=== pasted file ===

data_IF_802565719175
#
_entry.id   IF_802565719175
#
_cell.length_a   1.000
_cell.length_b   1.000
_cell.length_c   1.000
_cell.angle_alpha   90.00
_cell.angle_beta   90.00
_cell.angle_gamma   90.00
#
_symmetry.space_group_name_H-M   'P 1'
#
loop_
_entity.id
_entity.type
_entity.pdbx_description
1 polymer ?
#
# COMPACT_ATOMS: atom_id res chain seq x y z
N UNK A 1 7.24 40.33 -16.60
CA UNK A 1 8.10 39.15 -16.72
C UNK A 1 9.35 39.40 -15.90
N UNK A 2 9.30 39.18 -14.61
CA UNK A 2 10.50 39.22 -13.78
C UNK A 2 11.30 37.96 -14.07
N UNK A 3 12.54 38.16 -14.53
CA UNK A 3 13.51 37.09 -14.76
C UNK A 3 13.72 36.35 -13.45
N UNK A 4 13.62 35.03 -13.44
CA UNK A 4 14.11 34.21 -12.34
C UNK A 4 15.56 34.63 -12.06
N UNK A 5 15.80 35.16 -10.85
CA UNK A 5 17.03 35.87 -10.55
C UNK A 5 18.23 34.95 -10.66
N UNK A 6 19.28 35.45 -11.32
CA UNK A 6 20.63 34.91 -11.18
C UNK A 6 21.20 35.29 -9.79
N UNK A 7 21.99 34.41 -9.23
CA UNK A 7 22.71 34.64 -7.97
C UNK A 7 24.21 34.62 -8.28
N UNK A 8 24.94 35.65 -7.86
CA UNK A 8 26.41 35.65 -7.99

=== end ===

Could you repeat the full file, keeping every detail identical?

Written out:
data_IF_802565719175
#
_entry.id   IF_802565719175
#
_cell.length_a   1.000
_cell.length_b   1.000
_cell.length_c   1.000
_cell.angle_alpha   90.00
_cell.angle_beta   90.00
_cell.angle_gamma   90.00
#
_symmetry.space_group_name_H-M   'P 1'
#
loop_
_entity.id
_entity.type
_entity.pdbx_description
1 polymer ?
#
# COMPACT_ATOMS: atom_id res chain seq x y z
N UNK A 1 7.24 40.33 -16.60
CA UNK A 1 8.10 39.15 -16.72
C UNK A 1 9.35 39.40 -15.90
N UNK A 2 9.30 39.18 -14.61
CA UNK A 2 10.50 39.22 -13.78
C UNK A 2 11.30 37.96 -14.07
N UNK A 3 12.54 38.16 -14.53
CA UNK A 3 13.51 37.09 -14.76
C UNK A 3 13.72 36.35 -13.45
N UNK A 4 13.62 35.03 -13.44
CA UNK A 4 14.11 34.21 -12.34
C UNK A 4 15.56 34.63 -12.06
N UNK A 5 15.80 35.16 -10.85
CA UNK A 5 17.03 35.87 -10.55
C UNK A 5 18.23 34.95 -10.66
N UNK A 6 19.28 35.45 -11.32
CA UNK A 6 20.63 34.91 -11.18
C UNK A 6 21.20 35.29 -9.79
N UNK A 7 21.99 34.41 -9.23
CA UNK A 7 22.71 34.64 -7.97
C UNK A 7 24.21 34.62 -8.28
N UNK A 8 24.94 35.65 -7.86
CA UNK A 8 26.41 35.65 -7.99